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Thoughtful Action is needed NOW: Chicago Carbon-Reduction FTW


While I have less than heartfelt concern for Chicago as a metropolis in general, I definitely applaud Adrian Smith + Gordon Gill for coming up with this remarkable (and hopefully very marketable) plan to reduce the carbon-usage of Chicago in a rather short time-frame.

Let me be clear.  I really dig buildings.  So much that I’ve often thought I should pursue a career as an architect, though I doubt I could toil away in a craft where I win awards and no products are ever made for decades at a time.

That said, it should be apparent to anyone who can tilt their head vertically and left-to-right at the same time, that every major city has buildings that poorly planned, under-used and over-powered.  Spaciousness is great, opulence for the sake of grandeur is fantastic.  Better, however, is useful design and the promotion of livable space over sell-able space.

There’s a few things I believe here:
– Walkable neighborhoods can also be veritical
– Street-level retail and dining does not detract from the cubicle farms on the 12th floor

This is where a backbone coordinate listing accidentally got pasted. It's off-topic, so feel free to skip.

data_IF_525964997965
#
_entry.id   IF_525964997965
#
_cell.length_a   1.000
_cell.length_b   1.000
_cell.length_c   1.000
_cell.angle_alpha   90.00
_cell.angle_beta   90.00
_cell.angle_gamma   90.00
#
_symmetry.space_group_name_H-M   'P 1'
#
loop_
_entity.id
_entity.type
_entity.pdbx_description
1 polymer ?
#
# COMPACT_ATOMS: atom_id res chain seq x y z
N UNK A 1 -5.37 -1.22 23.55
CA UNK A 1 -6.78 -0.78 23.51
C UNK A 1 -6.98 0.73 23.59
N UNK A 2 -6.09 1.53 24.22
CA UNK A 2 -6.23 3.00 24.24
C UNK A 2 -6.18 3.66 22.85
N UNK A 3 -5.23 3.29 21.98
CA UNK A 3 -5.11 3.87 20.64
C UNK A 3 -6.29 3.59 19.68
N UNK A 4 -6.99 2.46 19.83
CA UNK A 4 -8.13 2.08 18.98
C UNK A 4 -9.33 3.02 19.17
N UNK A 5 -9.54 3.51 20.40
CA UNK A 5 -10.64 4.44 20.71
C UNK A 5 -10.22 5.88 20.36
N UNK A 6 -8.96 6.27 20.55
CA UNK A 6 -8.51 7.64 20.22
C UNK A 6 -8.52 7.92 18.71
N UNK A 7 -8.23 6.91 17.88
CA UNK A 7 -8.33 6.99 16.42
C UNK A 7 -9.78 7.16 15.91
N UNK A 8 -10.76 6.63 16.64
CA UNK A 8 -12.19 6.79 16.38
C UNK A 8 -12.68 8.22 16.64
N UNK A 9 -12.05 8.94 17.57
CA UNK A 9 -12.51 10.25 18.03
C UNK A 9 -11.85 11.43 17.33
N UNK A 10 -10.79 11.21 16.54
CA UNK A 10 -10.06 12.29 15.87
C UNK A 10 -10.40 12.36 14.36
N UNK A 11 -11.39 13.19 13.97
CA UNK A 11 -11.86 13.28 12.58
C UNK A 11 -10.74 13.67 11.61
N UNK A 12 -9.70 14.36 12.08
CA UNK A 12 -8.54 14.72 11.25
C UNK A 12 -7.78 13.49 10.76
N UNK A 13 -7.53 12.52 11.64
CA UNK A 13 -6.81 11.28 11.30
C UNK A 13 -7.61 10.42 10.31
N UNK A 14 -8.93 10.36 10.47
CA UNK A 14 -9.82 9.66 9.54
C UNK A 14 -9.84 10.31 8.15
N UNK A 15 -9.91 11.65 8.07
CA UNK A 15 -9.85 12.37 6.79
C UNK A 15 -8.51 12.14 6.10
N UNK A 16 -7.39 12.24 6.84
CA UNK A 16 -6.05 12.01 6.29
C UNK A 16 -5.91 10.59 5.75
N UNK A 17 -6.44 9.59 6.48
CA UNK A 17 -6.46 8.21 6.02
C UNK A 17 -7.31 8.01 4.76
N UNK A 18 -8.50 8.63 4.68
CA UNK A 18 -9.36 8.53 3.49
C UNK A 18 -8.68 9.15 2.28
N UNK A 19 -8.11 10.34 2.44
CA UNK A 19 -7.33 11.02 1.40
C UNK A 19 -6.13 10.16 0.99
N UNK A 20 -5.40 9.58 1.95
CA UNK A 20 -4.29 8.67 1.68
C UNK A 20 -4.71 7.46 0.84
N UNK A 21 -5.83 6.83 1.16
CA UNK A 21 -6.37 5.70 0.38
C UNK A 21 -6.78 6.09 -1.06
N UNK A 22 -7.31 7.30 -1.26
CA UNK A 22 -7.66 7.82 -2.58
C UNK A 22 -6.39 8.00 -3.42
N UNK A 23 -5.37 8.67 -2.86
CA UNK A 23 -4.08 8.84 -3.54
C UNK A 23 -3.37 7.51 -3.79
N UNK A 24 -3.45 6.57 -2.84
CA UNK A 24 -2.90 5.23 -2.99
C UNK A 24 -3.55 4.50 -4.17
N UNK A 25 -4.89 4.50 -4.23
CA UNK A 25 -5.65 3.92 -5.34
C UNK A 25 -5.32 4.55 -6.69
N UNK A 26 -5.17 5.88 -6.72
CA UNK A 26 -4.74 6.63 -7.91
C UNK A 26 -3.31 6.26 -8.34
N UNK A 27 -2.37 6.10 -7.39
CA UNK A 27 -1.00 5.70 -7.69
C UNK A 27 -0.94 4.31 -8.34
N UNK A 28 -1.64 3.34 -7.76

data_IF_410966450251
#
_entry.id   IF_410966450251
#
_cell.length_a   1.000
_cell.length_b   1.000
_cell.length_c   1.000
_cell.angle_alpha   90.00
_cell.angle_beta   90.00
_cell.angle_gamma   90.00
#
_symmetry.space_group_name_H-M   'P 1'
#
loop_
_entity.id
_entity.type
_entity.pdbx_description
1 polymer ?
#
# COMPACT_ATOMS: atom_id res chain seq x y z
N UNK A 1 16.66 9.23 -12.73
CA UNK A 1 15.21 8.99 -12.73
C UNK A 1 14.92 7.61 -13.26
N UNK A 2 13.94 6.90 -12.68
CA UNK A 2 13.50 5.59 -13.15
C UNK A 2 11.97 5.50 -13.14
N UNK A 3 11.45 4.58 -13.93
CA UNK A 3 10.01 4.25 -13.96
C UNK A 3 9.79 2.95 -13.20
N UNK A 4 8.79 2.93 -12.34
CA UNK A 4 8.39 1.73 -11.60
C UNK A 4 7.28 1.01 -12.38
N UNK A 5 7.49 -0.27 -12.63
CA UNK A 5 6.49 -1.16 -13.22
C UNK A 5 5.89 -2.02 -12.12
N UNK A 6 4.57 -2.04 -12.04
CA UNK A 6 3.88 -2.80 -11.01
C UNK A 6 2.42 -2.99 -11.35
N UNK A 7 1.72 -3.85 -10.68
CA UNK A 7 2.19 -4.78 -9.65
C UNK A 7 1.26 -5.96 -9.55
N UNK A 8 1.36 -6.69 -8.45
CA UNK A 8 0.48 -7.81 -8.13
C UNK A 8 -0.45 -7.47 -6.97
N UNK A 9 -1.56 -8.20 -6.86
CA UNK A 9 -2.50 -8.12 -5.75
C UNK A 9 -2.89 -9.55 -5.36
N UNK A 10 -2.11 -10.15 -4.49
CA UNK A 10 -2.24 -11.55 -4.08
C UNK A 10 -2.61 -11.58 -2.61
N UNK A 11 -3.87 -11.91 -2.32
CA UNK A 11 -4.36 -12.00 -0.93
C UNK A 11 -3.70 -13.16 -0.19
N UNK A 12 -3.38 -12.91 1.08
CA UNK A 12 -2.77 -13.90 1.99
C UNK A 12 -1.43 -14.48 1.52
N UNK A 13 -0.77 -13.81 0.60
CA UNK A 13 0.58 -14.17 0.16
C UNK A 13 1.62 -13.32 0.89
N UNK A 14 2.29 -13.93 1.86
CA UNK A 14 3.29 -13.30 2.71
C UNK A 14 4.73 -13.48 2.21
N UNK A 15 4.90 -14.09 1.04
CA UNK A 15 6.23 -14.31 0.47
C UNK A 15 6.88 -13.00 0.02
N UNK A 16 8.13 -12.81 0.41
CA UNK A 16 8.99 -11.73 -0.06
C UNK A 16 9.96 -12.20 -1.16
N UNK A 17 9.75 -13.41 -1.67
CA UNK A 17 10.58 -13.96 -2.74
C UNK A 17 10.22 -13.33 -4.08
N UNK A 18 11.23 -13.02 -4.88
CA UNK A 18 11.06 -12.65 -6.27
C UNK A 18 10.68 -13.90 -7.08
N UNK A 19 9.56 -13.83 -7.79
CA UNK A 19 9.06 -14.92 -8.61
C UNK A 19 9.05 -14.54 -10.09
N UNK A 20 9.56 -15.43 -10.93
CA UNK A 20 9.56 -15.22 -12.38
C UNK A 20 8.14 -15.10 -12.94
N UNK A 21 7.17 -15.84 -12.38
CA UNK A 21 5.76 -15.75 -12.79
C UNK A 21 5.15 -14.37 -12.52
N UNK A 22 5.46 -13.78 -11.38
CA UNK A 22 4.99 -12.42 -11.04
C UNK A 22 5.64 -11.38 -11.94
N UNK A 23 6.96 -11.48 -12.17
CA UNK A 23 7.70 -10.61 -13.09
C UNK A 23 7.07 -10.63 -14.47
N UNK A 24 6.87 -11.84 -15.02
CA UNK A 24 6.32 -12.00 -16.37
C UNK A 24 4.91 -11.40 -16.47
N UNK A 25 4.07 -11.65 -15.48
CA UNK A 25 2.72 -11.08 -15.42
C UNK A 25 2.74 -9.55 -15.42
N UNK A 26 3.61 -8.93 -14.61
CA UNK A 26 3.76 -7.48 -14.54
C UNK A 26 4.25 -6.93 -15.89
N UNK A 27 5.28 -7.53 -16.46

– Parking lots are some of the worst things ever invented.  Especially in Phoenix.  Basement garage FTW
– Why not take every opportunity to incorporate nature into our urban areas?  Does anyone WANT to live/work in a place that’s gray and not blue or green or earthy?

So when I see a plan like this, one that calls for a Stop Order on new buildings until the current ones can be used adequately, I have to applaud.  In America, we have such little History, there’s no reason we cannot conserve what’s here and still create a “city on a hill”.

Hey, if they could pull this off, I’d have to change my whole opinion of Chicago.

From Inhabitat:

The breadth of the initial phase of the Chicago Central Area DeCarbonization Plan proposes eight key strategies to meet the city’s carbon reduction goals. The first, “Buildings,” discourages new construction, and focuses on retrofitting existing structures to increase their energy efficiency, raising the value of aging building stock and tapping into the potential to transfer excess energy loads back to the grid. “Urban Matrix,” promotes residential use of the Loop area by convert outdated office buildings into homes, schools and other services. Their “Smart Infrastructure” strategy explores energy generation, storage and distribution. “Mobility” assesses public transit and connectivity. “Water,” examines resource conservation, “Energy” highlights new and existing sources of power, and “Waste,” looks at the city’s system for processing, reducing, recycling, and disposing of garbage. Lastly, “Community Engagement” outlines ideas for involving the city’s inhabitants in the greening process.

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